The problem of liberating more enslaved Africans was not their lack of will, but her lack of more resources to achieve it, more allies to support it, and the numerous obstacles posed by the savage system and its supporters to save itself. The key lessons here of the awesome audacity, knowledge, skill, sacrifice, dedication, discipline and achievement of Harriet Tubman are lost, if we are deceptively diverted to indict our people instead of the oppressor. The problem of freeing more enslaved Africans couldn’t possibly have been that they didn’t know they were enslaved. For even the most chain-hugging persons among them knew they were enslaved, even if they lacked the will to be free.
Again, Harriet Tubman loved her people, knew the depth of their suffering through the lived experience of her own life and all the other horrific evidence of the moral and social savagery of White supremacy, masquerading as God-given, manifest destiny and other holocaust-justifying lies and ways of life. And she was determined to free them regardless of the odds, obstacles, the cost, consequences and the sacrifice required. Thus, she says, “I have heard (my people’s) groans and sighs and seen their tears, and I would give every drop of blood in my veins to free them.” This is the meaning of her declaration of commitment and defiance: “We must go free or die and freedom is not bought with dust,” i.e., purchased cheaply. Therefore, her battle cry “Go free or die” is directed not against the fearful ones wanting to go back, which again is taught to indict the people and divert from the awesome work she did, but to politically educate the people to the choice and practice of freedom. Likewise, her carrying a pistol, sword and rifle was not directed against the oppressed, but to protect them on the journey from the enemy oppressor. This is clear in her determination to have liberty, i.e., freedom or death and that no one would take her alive to torture, maim and kill her as they promised if they caught her.
Note how she says, “I had reasoned in my mindthere were one or two things I had the right to: liberty or death. If I couldn’t have one, I would have the other” (emphasis mine). Thus, she had thought this out, not against her people, but for herself and her people. And reaffirming this, she said she would fight for freedom “as long as (her) strength lasts.” And she “prayed to God to make (her) strong and able to fight. . .” to the end. And she did. And when the Civil War was won, she continued to fight for the poor, aged and ill, for the veterans, for African rights, women’s rights and human rights, leaving a legacy of lessons and good.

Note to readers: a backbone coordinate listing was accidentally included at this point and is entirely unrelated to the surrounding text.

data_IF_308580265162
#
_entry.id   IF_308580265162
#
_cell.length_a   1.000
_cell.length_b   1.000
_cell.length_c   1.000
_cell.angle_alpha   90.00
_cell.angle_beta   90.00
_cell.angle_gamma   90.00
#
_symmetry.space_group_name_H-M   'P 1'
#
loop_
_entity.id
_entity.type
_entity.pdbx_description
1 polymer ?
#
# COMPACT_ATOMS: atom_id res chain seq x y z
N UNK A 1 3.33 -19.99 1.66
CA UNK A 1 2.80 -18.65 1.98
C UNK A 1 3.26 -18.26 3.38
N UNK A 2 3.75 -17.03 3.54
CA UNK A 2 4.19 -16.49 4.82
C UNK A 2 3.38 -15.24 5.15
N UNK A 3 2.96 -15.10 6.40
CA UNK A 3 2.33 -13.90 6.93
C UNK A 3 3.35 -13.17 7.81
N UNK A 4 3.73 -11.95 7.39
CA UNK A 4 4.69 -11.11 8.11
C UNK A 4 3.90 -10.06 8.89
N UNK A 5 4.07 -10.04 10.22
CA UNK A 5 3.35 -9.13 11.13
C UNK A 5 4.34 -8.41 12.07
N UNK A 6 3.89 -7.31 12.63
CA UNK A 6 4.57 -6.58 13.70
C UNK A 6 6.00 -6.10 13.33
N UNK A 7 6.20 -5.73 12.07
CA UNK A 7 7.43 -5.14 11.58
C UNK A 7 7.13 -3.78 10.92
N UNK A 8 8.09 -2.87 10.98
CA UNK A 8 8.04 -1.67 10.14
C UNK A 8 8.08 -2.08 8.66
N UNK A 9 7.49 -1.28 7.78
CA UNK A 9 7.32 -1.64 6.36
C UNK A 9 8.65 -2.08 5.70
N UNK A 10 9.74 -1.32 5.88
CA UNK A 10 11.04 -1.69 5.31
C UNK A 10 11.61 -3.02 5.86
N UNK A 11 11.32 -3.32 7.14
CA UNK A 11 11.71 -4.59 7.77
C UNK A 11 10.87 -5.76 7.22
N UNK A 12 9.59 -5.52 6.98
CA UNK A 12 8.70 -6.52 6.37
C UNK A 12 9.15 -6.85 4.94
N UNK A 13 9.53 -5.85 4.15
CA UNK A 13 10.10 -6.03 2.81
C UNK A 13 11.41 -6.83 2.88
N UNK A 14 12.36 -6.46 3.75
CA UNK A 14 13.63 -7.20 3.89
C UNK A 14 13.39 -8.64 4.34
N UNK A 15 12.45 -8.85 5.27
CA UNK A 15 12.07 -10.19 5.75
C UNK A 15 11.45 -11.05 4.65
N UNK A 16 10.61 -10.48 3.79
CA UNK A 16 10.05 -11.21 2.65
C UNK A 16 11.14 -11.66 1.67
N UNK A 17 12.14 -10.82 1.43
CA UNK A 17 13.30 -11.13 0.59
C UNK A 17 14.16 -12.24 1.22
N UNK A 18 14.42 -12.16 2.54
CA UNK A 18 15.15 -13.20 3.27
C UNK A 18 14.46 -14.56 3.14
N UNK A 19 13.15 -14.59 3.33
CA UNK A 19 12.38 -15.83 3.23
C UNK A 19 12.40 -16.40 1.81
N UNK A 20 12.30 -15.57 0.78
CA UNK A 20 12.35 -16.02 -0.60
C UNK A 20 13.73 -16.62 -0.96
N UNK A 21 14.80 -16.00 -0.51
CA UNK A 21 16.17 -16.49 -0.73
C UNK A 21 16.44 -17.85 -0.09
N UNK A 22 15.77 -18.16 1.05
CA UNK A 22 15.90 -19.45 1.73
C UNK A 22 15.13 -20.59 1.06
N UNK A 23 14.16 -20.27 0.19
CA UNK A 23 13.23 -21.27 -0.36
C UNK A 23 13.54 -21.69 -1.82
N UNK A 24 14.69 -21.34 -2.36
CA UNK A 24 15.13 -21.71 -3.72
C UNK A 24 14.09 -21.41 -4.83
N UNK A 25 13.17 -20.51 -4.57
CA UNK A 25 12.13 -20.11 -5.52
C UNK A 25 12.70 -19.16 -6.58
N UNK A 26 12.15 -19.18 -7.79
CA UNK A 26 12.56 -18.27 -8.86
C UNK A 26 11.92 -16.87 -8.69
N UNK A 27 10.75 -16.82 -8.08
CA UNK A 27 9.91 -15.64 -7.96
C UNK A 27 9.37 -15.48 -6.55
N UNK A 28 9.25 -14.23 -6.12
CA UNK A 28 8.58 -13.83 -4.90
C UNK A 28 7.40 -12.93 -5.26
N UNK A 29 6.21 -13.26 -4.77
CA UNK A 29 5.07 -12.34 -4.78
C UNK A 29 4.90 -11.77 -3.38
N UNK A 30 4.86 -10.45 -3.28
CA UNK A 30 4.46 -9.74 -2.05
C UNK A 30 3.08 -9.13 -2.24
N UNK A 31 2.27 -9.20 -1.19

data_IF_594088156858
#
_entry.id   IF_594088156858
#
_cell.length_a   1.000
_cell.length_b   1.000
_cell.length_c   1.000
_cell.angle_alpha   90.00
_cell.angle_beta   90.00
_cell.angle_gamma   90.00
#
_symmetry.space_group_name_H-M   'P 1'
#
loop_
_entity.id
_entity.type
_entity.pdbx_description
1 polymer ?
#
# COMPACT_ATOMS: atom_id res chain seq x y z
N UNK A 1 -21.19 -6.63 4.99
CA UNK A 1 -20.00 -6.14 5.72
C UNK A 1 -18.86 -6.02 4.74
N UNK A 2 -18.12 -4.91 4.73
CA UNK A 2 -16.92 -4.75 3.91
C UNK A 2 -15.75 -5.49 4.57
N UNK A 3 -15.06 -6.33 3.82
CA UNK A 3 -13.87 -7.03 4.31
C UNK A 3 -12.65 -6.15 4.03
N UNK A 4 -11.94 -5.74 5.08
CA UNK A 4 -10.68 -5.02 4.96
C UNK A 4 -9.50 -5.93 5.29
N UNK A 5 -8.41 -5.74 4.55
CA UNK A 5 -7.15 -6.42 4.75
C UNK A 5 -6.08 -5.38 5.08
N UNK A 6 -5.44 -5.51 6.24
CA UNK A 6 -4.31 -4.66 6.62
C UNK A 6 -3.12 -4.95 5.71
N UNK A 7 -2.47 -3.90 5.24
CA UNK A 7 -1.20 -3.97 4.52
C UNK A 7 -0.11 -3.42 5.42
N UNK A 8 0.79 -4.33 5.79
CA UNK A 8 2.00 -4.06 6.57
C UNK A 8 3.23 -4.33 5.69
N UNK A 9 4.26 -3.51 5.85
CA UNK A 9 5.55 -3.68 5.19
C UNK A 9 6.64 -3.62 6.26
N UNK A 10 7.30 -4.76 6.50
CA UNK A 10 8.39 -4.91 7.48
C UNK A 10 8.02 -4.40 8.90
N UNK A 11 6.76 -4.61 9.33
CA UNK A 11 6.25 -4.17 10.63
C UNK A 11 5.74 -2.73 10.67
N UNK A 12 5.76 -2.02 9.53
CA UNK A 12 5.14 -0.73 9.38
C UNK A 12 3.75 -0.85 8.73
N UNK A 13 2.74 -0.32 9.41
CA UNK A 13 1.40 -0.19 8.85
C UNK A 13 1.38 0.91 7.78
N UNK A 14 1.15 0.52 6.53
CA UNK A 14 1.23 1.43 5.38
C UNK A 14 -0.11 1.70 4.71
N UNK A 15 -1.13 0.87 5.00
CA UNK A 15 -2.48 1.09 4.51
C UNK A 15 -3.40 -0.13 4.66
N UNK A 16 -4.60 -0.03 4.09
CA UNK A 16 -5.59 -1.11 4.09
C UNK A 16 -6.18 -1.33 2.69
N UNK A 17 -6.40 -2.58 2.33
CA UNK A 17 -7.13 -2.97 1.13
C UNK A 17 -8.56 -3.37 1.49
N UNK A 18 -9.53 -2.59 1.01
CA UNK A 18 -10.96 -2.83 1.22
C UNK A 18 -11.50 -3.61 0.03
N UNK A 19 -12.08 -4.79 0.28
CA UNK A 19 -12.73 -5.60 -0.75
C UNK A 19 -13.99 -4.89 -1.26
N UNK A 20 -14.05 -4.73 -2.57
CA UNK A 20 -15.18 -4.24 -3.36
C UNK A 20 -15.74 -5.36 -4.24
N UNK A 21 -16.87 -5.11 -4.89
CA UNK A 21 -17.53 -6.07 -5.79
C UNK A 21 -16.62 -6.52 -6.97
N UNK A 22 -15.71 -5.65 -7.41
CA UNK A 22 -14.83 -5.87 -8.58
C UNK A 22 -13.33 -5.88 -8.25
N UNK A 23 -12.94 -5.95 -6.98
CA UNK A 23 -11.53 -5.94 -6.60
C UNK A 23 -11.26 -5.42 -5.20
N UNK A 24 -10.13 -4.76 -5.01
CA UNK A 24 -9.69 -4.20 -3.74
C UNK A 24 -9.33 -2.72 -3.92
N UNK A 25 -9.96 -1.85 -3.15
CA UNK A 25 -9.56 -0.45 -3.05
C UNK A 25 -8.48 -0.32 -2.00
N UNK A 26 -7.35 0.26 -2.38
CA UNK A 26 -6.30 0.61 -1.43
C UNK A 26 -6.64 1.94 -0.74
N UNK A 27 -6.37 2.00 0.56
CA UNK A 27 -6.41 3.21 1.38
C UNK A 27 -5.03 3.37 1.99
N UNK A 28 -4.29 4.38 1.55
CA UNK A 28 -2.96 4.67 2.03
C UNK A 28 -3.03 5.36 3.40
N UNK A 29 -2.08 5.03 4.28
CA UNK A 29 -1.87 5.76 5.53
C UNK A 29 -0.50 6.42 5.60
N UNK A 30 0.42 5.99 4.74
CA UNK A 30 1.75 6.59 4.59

And in this legacy no lesson is more important than the model and mirror and the enduring advice she gave in many ways about committing ourselves to righteous and relentless struggle for the shared good of a real and inclusive freedom. It is both a freedom from unjust and evil practices of domination, deprivation and degradation, and also freedom as the conditions and capacity to live good and meaningful lives and come into the fullness of ourselves. Again, however, she wants us to refuse to be deterred, diverted, dispirited or defeated and to wage the righteous and relentless struggle for a real and expansive freedom—not a fantasy freedom, a consumerist freedom, a machine-addicted and human-alienated freedom, but a freedom made real and enriched in and for community.
Regardless of the social savagery and madness that surrounds us, we must hold on and keep going. Regardless of the hurricanes and vicissitudes of history, we must hold on and keep going. And regardless of battle fatigue, sagging courage, sacrifices required and temporary blurred vision concerning our ultimate goal, we must hold on and keep going. Indeed, in her own words, she advises us: “If you’re tired, keep going; if you’re scared, keep going; if you’re hungry, keep going; and if you want to taste (real) freedom, keep going.”